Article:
The Budget, as proposed, includes just half of food resources needed to support California food banks in feeding Californians through the next fiscal year.
On Friday, Governor Newsom released his May Revise of the 2022-23 state budget, which outlines his vision for California during the next fiscal year. We appreciate its many proposals to address the challenges our state is facing today, and call on our budget leaders to ensure that the final state budget reflects the still record-level of hunger that our communities are experiencing.
Thankfully the state has a historic budget surplus, and we ask that we use this opportunity to fight hunger and poverty in California. Hungry Californians can’t wait – we must act now to ensure that people struggling today are prioritized in our state budget.
Simply put, the combined effect of still record-levels of hunger, a decline in Federal food support, and rising cost of food is creating a crisis for our emergency food bank network:
- Hunger remains alarmingly high in California, and the larger economic and social impact of COVID-19 will no doubt be felt for years to come. Since the beginning of 2022, food insecurity in California has been rising steadily. The latest data shows that 8 million Californians – or just over 20% of our population – are experiencing food insecurity, with deep disparities for Black and Latinx community members. In a recent survey of our food bank members, most reported that they are still serving between 1.5 to 3 times the number of people they were serving pre-Pandemic, and alarmingly, nearly half reported that they are serving between double to triple the number of people compared to 2019. The crisis in food insecurity in California is far from over, and we know from the Great Recession that this reality will likely persist for many years to come.
- At the same time, we are facing a dangerous federal food and benefits cliff. While the federal government provided a robust initial response to the COVID-19 crisis, food banks experienced a federal food cliff of more than 83% from 2020 to 2022 and a 45% drop just from 2021 to 2022. On top of declining Federal support for food banks, people who receive CalFresh (SNAP) benefits will be faced with a dramatic reduction in their food benefits when the Federal Public Health Emergency sunsets, as early as mid-July. When this happens, CalFresh recipients are expected to lose on average $82 per month in Emergency Allotments.
- This is all compounded by record-setting food price inflation, from pandemic related supply shocks and other market disruptions. The most recent Consumer Price Index report highlights that grocery prices have risen by 10.8% in the past year, which is the largest 12-month increase in grocery prices in nearly 42 years. Food banks are reporting that they are spending three times more on purchasing food than they did in 2019.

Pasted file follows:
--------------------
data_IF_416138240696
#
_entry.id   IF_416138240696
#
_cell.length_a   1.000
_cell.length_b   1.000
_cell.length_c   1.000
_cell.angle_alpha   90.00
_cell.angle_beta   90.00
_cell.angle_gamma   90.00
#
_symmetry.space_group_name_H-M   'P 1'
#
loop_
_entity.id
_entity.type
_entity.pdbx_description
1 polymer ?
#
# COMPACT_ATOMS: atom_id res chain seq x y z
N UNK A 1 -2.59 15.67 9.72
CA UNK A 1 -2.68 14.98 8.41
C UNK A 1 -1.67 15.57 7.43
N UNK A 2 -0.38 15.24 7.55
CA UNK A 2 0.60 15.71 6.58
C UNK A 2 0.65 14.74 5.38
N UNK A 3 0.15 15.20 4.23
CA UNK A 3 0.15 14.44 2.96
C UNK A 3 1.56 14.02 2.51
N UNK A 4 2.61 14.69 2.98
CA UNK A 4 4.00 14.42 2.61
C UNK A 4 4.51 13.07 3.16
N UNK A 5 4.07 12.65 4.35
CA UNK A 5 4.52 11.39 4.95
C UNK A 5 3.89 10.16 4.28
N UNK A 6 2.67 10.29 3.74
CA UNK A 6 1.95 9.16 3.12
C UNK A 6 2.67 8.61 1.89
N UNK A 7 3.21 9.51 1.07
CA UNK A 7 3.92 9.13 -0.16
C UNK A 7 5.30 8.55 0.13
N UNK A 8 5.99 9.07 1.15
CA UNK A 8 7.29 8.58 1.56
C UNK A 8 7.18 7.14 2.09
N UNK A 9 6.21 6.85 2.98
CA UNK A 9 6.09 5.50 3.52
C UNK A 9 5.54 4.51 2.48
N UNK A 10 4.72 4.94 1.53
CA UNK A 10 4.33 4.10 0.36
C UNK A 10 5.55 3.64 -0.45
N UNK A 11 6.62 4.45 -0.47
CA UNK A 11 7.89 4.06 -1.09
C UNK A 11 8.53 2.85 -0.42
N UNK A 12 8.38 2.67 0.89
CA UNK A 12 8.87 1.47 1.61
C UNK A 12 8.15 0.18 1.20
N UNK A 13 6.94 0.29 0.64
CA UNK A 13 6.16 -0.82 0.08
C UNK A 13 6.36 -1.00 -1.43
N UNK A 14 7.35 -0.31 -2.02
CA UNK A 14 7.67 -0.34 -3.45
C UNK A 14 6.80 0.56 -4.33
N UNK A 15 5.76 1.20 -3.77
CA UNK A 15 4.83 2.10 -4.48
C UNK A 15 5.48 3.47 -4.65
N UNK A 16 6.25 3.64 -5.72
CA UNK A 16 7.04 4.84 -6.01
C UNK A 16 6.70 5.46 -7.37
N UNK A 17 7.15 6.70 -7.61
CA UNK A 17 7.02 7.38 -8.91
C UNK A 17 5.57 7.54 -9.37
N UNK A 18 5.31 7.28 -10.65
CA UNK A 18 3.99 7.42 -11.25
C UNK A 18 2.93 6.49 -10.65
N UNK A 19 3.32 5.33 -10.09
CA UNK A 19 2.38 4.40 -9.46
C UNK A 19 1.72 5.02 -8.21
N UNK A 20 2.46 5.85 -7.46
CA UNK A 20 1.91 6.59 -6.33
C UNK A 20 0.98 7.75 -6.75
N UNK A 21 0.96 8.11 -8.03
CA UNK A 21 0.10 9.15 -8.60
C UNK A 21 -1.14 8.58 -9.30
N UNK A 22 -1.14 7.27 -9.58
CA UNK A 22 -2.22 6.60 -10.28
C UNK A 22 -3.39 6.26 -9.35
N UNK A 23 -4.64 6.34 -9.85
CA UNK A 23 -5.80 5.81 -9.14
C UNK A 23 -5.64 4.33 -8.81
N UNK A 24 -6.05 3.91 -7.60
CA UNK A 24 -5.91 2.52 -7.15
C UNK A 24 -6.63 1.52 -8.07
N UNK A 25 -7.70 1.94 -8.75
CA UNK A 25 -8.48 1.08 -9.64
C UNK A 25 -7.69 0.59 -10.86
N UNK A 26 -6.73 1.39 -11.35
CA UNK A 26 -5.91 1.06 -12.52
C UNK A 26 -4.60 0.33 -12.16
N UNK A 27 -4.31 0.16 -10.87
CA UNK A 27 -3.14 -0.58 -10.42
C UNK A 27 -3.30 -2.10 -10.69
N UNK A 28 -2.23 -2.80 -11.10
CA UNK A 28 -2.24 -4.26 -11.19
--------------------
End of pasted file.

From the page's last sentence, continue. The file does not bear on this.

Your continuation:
We offer sincere gratitude for the recognition of the ongoing unprecedented strain on the state’s network of food banks and emergency food providers, and ask for additional investments that reflect the true situation we are in today, and will continue to be in for many years:
- CalFood: We are grateful for $50 Million one-time in the January 10 Budget Proposal, and request an additional $52 Million ongoing for CalFood, and $10 Million one-time. This would bring the total for CalFood in the 2022-23 state budget to $120 Million, an investment that is desperately needed given the still-elevated demand for food, declining Federal support, and rising cost of food.
- Climate & Capacity: One of the top barriers food banks cited in a survey in the fall of 2021 were related to one-time capacity and climate needs, totalling $738 Million. We request $180 million one-time to expand capacity and improve facilities for local food banks, so that they can meet community need for food, and to be resilient in a changing climate to make sure food is available when communities need it most.
- State Disaster Food Assistance Program (SDFAP): This program helps California to be responsive during times of disaster – especially as Federal supports, if they are even available, have a long lag time in becoming active. SDFAP needs to be made permanent and placed in the Welfare and Institutions Code where the state’s other emergency food programs reside. This will help the program to run smoothly and consistently, to ensure it is available during times of disaster.
We are grateful for the investments outlined in the May Revise, and call on Governor Newsom and the Legislature to ensure that the 2022-23 state budget be centered around the needs of people who are struggling to put food on the table today.
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